Putting a GPS Tracker in the mail
January 26, 2012 5 Comments
I lent my SPOT Personal Tracker to a friend recently. The SPOT is a neat piece of kit that relays your GPS location via the Globalstar satellite constellation in various different ways. There are two buttons that allow you to send pre-configured messages to a given set of SMS/email users, an optional “Track Progress” Google Maps overlay and a 911 emergency button that alerts an international emergency centre. It’s been a great reassurance to have this with me on a couple of foreign motorbike trips especially those that get out of mobile phone range.
I posted the SPOT Tracker in a padded envelope and just before I put it in the post I enabled the “Track Progress” function for a laugh. The GPS needs pretty good clear view of the sky and the satellite transmissions are low power. The low power allows it to track for an amazing 14 days or send 911 signals for approx 7 days, impressive off just a pair of Lithium AA batteries. Given that the conditions it would be in were far from ideal I didn’t have high hopes of it tracking at all.
That night evening I checked in and found that it had sent out some signals!
First from the large Mount Pleasant sorting office, note the red coloured Royal Mail vehicles.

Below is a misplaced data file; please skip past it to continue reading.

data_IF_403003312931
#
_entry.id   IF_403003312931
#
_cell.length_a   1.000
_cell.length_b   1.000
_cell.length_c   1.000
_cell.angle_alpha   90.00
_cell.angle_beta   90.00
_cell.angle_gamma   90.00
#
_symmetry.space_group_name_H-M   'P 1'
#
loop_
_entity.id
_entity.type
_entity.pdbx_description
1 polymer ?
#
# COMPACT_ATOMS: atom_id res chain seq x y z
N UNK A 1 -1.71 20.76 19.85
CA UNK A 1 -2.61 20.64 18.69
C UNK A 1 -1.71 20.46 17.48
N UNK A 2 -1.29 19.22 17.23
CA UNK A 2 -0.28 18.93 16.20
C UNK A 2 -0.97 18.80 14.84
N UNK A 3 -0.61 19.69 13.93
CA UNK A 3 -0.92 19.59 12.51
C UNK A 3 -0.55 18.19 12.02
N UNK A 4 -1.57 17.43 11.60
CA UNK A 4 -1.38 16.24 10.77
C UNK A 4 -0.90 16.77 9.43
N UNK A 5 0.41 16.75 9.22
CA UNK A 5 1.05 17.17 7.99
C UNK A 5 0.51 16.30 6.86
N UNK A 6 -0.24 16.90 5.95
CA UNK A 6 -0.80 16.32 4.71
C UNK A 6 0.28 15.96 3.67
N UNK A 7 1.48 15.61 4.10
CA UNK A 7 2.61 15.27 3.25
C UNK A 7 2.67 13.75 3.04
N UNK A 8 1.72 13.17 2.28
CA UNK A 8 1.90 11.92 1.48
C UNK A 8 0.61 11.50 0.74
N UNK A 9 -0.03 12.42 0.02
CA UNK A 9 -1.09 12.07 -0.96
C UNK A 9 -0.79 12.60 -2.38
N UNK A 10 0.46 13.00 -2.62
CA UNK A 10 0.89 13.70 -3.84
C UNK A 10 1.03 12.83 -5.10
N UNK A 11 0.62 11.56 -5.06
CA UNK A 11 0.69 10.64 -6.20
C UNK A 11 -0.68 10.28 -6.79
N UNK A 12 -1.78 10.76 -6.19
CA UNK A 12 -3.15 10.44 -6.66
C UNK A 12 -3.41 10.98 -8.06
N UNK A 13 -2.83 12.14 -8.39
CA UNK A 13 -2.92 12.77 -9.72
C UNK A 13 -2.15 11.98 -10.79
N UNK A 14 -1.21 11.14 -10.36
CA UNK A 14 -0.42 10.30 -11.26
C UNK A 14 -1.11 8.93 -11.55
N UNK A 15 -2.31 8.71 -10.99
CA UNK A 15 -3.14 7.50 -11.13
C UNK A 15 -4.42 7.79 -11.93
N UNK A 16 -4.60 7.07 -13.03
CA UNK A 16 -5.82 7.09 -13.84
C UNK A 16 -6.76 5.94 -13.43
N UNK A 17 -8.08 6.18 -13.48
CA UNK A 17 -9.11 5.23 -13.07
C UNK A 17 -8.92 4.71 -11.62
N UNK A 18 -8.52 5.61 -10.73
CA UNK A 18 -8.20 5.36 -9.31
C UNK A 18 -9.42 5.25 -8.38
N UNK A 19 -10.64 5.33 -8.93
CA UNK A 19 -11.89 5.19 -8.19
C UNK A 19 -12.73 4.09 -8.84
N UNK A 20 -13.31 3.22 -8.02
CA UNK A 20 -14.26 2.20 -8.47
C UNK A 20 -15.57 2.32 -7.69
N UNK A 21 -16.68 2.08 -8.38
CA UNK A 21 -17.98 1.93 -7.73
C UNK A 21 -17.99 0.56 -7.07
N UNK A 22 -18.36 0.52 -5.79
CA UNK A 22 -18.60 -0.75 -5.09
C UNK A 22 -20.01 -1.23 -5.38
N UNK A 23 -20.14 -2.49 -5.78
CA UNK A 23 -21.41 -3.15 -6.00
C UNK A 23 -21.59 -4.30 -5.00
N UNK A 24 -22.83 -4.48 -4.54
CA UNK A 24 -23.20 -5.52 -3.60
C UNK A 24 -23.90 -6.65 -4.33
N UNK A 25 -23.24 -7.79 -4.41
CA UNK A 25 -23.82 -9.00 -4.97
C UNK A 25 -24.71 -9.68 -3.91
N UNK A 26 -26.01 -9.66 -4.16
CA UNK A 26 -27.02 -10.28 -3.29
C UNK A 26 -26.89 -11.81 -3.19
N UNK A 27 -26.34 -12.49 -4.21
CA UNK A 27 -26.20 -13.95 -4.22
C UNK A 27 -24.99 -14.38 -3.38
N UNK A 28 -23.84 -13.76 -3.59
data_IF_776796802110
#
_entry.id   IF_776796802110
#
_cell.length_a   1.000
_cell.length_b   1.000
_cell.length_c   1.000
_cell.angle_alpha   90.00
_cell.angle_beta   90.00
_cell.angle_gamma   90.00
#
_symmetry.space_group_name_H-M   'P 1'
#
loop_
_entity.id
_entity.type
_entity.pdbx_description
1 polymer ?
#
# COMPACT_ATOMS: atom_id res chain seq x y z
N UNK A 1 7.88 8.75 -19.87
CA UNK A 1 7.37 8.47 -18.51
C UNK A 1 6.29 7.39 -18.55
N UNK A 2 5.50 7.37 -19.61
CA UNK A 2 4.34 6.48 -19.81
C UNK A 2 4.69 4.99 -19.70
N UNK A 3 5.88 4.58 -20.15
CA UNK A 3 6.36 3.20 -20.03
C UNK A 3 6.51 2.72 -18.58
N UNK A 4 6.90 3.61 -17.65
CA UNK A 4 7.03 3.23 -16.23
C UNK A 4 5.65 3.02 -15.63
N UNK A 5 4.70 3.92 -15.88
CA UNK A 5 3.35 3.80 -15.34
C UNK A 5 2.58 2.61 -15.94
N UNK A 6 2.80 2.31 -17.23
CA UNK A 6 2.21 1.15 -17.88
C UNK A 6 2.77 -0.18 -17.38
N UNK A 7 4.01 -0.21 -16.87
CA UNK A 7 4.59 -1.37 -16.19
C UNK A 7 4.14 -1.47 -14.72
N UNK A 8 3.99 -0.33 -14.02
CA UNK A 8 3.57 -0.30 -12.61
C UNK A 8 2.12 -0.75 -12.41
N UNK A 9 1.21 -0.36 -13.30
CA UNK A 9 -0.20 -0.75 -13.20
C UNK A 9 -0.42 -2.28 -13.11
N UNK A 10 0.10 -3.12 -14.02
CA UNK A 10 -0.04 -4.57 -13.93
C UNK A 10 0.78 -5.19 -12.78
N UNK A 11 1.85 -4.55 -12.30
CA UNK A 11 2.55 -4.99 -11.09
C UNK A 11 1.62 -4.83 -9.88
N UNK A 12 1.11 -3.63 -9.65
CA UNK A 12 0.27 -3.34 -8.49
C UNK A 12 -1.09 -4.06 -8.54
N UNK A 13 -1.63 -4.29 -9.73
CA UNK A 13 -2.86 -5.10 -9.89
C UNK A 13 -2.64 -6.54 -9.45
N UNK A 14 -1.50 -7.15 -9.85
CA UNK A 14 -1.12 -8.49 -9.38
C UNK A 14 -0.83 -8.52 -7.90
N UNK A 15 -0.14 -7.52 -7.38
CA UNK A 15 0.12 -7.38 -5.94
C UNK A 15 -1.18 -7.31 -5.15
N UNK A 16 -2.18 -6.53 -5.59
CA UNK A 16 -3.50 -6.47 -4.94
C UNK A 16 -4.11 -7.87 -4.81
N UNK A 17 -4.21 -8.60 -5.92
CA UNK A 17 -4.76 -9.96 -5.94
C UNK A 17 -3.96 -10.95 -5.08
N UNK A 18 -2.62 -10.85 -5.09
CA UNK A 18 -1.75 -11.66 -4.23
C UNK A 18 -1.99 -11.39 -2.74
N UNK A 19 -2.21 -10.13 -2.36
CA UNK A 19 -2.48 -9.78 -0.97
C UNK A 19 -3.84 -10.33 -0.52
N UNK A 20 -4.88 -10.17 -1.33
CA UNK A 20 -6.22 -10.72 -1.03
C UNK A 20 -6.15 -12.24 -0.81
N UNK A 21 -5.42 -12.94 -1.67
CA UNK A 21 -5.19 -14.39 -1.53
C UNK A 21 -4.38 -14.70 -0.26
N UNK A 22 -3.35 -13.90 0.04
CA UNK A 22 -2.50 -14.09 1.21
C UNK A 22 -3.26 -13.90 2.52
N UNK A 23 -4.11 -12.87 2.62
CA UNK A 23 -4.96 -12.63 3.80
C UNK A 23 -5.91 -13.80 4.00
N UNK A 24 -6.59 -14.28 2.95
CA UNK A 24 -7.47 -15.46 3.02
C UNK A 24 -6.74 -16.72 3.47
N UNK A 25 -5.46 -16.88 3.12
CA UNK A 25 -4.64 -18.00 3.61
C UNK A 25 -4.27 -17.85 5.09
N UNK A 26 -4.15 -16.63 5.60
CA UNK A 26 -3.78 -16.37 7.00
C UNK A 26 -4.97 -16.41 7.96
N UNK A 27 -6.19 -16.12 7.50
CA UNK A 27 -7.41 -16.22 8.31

All of the updates while it was on the move are accurate enough that you can see the correct side of the motorway that it was on.
It stopped sending messages an hour after it left the sorting office, you can see clearly that it’s in a loading bay
Turns out it wasn’t going on its journey in a train or truck, it was going on a plane from Stansted airport. Perhaps I shouldn’t have left it turned on and tracking!
It all went a bit quiet from here until early the next morning when it showed up 5 miles or so away from my friend’s house
Red vans on an industrial estate? Looks like another Royal Mail depot to me.
Finally we watched it on the driver’s delivery round and spotted it a couple of streets away from his house
It arrived shortly afterwards about 24 hours after being posted.
It was quite cool watching the progress of the parcel in real-time without using the carrier’s own tracking information and would have been incredibly useful if the package had gone missing at all. This was a fun demonstration of the SPOT Tracker which I’d recommend to anyone who does outdoor stuff away from mobile phone reception.
With parcels all we need next is some kind of cheap data-logging accelerometers so you can prove when the courier dropped it now…